Kon kamó binunyagan, Karí kamó kay María Karí, kay aton halaran Sing rosal kag azucena.
Umarí kamó binunyagan, Umarí kamó kang María, Ngarí, ngarí, atong halaran Sa rosal ug azucena.
While Padre Sevilla was translating the hymns for the Tagalogs, and Fray Lozano was composing his own for the Ilonggos, Bicolandia could not be bothered by any vernacular hymn whatsoever. Why translate, when the Spanish works fine? So, if by chance you get lost in Sorsogón May next year, you’ll probably hear the following sung for the flores de mayo, taken verbatim ac litteratim from the 1832 Mes de María.
Dulcísima Virgen, Del cielo delicia, La flor que te ofrezco Recibe propicia.
Here we end our first point: the ritual of the flores de mayo developed independently in different geographical units, following ethnolinguistic domains, arising from a priest who championed the devotion.
Before we proceed to our second thesis, allow us first to rectify an error that exemplifies how plotpoints mutate as a story changes mouth, an error that evaded even the stringent proofreaders of The Manila Times. Articles on the Internet often report that Padre Sevilla’s Mangá mariquit na bulaclac was based on the Italian Misa de maggio. Some of these online pieces correctly state that this Italian opus was authored by the Jesuit priest Padre Alfonso Muzzarelli. But the error persists, and we discover it in the title: misa is not an Italian word; the Italian for Mass is messa. The correct title of the book is Il mese di maggio, meaning the month of May, and it was first published in Ferrara in 1785, translated into Spanish in 1832, into English in 1848, into Arabic in 1853, and into other languages thereafter.
That said, our second thesis is this: It is more reasonable to posit that Padre Sevilla’s work was based on a Spanish translation of Muzzarelli’s booklet, than to trace pedigree directly from an Italian original. We are not casting doubts on Padre Sevilla’s linguistic abilities. What we are suggesting is that it would have been infinitely easier to find Spanish books in Intramuros during the Spanish era, than to hunt for Italian books in the same time and place.
In this vein, we will be subjecting Padre Sevilla’s hymn to textual comparison, and measure the concordance of the texts. Why the hymn only, and not the meditations as well? First, the meditations, elaborated by Padre Muzzarelli, and designed as examples (esempio in the Italian, ejemplo in the Spanish, halimbawà in the Tagalog), were all based on the Affetti scambievoli written by the Jesuit priest Padre Tommaso Auriemma, and so these were rendered as faithfully as the translators saw fit. While Fray Lozano composed his own meditations eschewing the established Jesuit text, he nevertheless referenced Padre Auriemma in his examples (termed pananglit in the Ilonggo booklet). Second, an 1809 edition of Padre Muzzarelli’s Il mese di maggio, published in Rome by the typographer Bernardino Olivieri, does not provide any hymn text. Other versions of Il mese di maggio, both earlier (such as the version published in 1732 by the Jesuit priest Giuseppe Mariano Mazzolari) and later (such as the version published in 1853 by a priest of the Diocese of Crema), do not contain hymns. Only some ninety-odd years later do we see such hymns, in the 1895 edition of Padre Muzzarelli’s version published in Fiorenzuola d’Arda by the typographer Giuseppe Pennaroli.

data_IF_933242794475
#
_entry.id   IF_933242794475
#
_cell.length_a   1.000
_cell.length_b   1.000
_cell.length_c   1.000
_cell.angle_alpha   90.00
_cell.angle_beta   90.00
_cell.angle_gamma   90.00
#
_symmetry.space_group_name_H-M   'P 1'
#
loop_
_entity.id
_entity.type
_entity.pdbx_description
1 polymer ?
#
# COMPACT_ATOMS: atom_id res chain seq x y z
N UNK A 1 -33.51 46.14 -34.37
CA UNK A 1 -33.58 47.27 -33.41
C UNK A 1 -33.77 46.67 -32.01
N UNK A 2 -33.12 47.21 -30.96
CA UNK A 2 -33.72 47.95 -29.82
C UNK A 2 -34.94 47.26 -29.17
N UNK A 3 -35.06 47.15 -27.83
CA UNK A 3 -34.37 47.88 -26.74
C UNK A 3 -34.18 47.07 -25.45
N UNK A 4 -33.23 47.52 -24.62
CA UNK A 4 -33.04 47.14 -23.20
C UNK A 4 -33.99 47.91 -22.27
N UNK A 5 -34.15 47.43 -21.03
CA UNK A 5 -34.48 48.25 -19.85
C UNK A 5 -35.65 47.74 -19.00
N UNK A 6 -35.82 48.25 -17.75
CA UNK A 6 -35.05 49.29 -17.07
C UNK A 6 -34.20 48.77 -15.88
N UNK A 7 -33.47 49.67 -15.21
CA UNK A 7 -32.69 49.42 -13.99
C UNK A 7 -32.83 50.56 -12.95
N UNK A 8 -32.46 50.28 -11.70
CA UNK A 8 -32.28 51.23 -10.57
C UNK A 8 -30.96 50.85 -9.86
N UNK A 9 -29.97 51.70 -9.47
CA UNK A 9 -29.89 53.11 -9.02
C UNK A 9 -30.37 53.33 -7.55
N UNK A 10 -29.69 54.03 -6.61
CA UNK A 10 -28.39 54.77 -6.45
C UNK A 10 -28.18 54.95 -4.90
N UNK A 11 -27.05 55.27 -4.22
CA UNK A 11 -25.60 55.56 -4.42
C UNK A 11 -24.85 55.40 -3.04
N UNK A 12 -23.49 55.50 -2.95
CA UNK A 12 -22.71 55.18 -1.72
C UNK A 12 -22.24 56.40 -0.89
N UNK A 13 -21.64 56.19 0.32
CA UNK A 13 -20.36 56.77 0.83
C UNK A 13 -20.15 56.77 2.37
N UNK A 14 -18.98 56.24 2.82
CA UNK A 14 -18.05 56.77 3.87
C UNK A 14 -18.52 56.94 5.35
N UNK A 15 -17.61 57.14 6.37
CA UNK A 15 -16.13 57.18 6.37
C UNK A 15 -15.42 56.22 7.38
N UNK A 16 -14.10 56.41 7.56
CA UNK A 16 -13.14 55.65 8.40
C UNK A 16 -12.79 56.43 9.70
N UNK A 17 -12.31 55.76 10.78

The first stanza of Padre Sevilla’s dalit is based on a Latin verse that Padre Muzzarelli quoted in his advice for daily meditation. Since he did not provide an Italian translation for this verse, we will have to match Padre Sevilla’s stanza against the original.
Matamís na Birhéng pinaghahandugán Kamí’y nangangakò namán pong mag-aalay Ng isáng girnalda bawat isáng araw Na ang magdudúlot yaríng mgá murang kamáy.
Nulla mihi, pia Virgo, dies sine floribus ibit, Serta quibus capiti dem placitura tuo.
If we look at the Spanish edition, however, lo and behold, a Spanish translation is provided for the Latin verse! In particular, we’re looking at the 1832 edition published by the Imprenta de D. Eusebio Aguado in Madrid.